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Human Trafficking and Its Financial Management in Italy

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Human Trafficking Finances

Part of the book series: SpringerBriefs in Criminology ((BRIEFSCRIMINOL))


Trafficking in human beings for sexual and labour exploitation in Italy is a dynamic and highly profitable illicit market especially, although not exclusively, for foreign organised crime groups such as the Nigerians, Chinese and East Europeans. This results in part from the high numbers of migrants arriving to Italy from Africa, due to the key role of the Central Mediterranean route within the migration flows. The main focus of the chapter is an analysis of the financial mechanisms of trafficking in human beings for sexual and labour exploitation , which is a topic that remains under-investigated. The financing aspects taken into consideration are financiers and the source of capitals to start and sustain the trafficking operations, the methods of payment, the costs of doing business, profits made and investment schemes of revenues. The findings presented here underline the need of some start-up capital to run the business, the use of cash for most transactions, the low costs and high revenues of trafficking operations, as well as informal banking systems and money transfers for money laundering .

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  1. 1.

    As stated by GRETA (2019: 9), there is “a significant gap between the [estimations provided] of assisted victims and the real scale of […] human trafficking in Italy , due to difficulties in the detection and identification of victims […], problems of data collection, and insufficient attention to trafficking for purposes other than sexual exploitation , as well as to internal trafficking. The authorities acknowledge that mixed migration flows make it difficult to distinguish between migrants and those who are trafficked and/or in need of international protection”.

  2. 2.

    Through annual calls addressed to NGOs and non-profit organisations, the Department of Equal Opportunities grants funds for interventions of social protection under Art. 18 of Legislative Decree n. 286/1998 on “Consolidated text of provisions regulating migration and the rules relating the status of foreign nationals” and under Art. 13 of Law n. 228/09 on “Measures against trafficking in persons”.

  3. 3.

    Most migrants from Africa and travelling by sea are recovered in shelter centres, named “Centri di primo soccorso e accoglienza (CPSA)”, where they receive first aid and are identified by law enforcement. These centres are located respectively in the cities of Agrigento and Lampedusa (Sicily); Cagliari and Elmas (Sardinia); Lecce and Otranto (Apulia); Ragusa and Pozzallo (Sicily). If the condition of ‘asylum seeker’ is recognised, migrants can obtain the residence permit to stay in Italy . In practice, their request is evaluated by a territorial commission that can either accept or refuse. In many cases, requests are refused and migrants have the right to appeal. In the meantime, and until the final decision of the commission is reached, they can remain in the national territory (IT-E15; IT-E24).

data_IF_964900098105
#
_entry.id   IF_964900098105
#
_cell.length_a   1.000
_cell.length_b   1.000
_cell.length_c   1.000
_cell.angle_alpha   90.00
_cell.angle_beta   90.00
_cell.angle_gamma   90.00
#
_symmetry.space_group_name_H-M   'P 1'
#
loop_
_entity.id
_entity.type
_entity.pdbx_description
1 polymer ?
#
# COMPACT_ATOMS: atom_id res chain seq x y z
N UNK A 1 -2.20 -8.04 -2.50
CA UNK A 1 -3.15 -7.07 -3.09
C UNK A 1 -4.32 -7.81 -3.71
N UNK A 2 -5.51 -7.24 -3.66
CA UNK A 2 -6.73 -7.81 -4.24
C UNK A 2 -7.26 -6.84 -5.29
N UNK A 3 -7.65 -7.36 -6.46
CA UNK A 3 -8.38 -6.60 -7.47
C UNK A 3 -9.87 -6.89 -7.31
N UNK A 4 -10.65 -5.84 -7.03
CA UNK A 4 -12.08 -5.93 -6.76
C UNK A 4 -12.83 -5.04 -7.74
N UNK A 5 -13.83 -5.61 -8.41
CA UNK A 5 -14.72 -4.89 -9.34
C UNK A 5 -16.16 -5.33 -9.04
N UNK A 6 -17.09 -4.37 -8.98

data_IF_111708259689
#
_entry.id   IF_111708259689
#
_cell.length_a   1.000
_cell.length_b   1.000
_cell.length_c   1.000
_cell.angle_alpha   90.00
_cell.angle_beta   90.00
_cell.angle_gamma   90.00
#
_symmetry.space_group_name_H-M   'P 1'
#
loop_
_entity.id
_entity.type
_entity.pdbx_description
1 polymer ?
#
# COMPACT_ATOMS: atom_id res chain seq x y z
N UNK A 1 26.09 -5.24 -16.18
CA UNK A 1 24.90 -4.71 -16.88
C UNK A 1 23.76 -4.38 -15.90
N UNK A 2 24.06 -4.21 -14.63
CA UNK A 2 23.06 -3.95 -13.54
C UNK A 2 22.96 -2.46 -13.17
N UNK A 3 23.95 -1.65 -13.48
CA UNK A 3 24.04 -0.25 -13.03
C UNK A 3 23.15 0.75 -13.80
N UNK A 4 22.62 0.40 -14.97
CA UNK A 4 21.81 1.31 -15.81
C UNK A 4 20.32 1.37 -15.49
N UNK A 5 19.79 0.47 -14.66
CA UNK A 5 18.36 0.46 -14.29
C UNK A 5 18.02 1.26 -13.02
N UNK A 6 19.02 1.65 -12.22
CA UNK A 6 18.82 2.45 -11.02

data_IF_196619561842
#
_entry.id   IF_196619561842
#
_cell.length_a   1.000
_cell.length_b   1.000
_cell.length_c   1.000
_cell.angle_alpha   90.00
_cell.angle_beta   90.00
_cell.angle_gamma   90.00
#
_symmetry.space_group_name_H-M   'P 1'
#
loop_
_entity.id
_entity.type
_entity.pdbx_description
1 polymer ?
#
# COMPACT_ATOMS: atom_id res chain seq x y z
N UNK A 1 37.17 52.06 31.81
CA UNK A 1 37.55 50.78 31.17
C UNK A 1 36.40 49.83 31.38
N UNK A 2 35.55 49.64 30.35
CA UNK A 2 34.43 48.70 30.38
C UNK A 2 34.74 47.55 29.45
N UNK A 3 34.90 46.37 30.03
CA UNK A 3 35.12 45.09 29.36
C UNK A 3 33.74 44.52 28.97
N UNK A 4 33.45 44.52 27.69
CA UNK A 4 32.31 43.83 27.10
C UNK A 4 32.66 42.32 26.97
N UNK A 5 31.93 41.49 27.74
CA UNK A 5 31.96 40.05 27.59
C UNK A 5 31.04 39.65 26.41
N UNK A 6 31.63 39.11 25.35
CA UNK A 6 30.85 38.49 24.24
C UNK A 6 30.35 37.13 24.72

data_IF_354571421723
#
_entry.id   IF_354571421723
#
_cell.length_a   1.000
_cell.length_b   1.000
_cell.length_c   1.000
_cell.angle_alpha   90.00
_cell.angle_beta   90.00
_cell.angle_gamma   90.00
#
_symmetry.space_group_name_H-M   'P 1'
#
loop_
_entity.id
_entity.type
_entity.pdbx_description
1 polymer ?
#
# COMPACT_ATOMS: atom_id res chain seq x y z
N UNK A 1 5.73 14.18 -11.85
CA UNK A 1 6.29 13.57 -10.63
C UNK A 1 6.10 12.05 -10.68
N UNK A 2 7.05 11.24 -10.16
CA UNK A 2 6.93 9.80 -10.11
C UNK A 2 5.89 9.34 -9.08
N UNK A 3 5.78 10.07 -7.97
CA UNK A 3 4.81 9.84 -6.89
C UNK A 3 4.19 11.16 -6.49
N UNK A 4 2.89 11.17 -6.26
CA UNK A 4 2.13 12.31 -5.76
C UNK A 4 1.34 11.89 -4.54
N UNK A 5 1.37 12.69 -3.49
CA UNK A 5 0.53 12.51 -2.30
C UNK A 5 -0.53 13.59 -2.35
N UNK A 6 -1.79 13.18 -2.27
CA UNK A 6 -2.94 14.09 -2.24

4. 4.

    From Italian judicial cases on the trafficking of Nigerian women and girls, cults inspired by Evangelical-Christian and animist beliefs are active both in Nigeria and within Nigerian communities in Italy . These cults behave like criminal organisations and recruit members through a strict selective process. Their role is to support Nigerian OCGs in protecting businesses, recovering debts, and settling disputes. In few cases, their involvement in physical mutilations against competitors and ritual homicides has been detected in Italy (IT-E9; IT-E15) (see Carchedi 2016).

  5. 5.

    These places are respectively “Centri di accoglienza per richiedenti asilo—CARA” and “Centri di accoglienza straordinaria—CAS”.

  6. 6.

    The fact that farmers have to keep very low production costs depend on the dynamics of the globalised food market where their power to negotiate prices with industries that process their rough products is almost inexistent (IT-E11; IT-E16; IT-E23). As stated by one previous victim of labour exploitation (IT-E23) “In my opinion, the real gangmasters are food corporations that, through a mechanism of lowering costs, force farmers to resort to gangmasters to have labour force at a very low price to resist on the market”. Another reason for the use of gangmaster to hire day labourers is related to the cycles and timing of harvesting. In many cases, farmers need labour force in very short times (Ciconte and Liberti 2016).

  7. 7.

    This type of service has been defined by the Financial Action Task Force—FATF (2013: 15) “criminal Hawala , [a system] driven by illegitimate money flows and often controlled by criminals or criminal groups […]. These criminal networks are characterised by high value transactions between legal and natural persons that do not necessarily share the same cultural/geographic background”.

  8. 8.

    As suggested elsewhere (Leogrande 2016; Sagnet and Palmisano 2015), these wages (i.e., 3 euros per chest, or 3.50 euros per hour) are not aligned with national contract agreements for this type of work (4.40 euros as a minimum threshold for 6 and a half working hours per day).


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Correspondence to Georgios A. Antonopoulos .

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Antonopoulos, G.A., Di Nicola, A., Rusev, A., Terenghi, F. (2019). Human Trafficking and Its Financial Management in Italy. In: Human Trafficking Finances. SpringerBriefs in Criminology. Springer, Cham.

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  • Print ISBN: 978-3-030-17808-6

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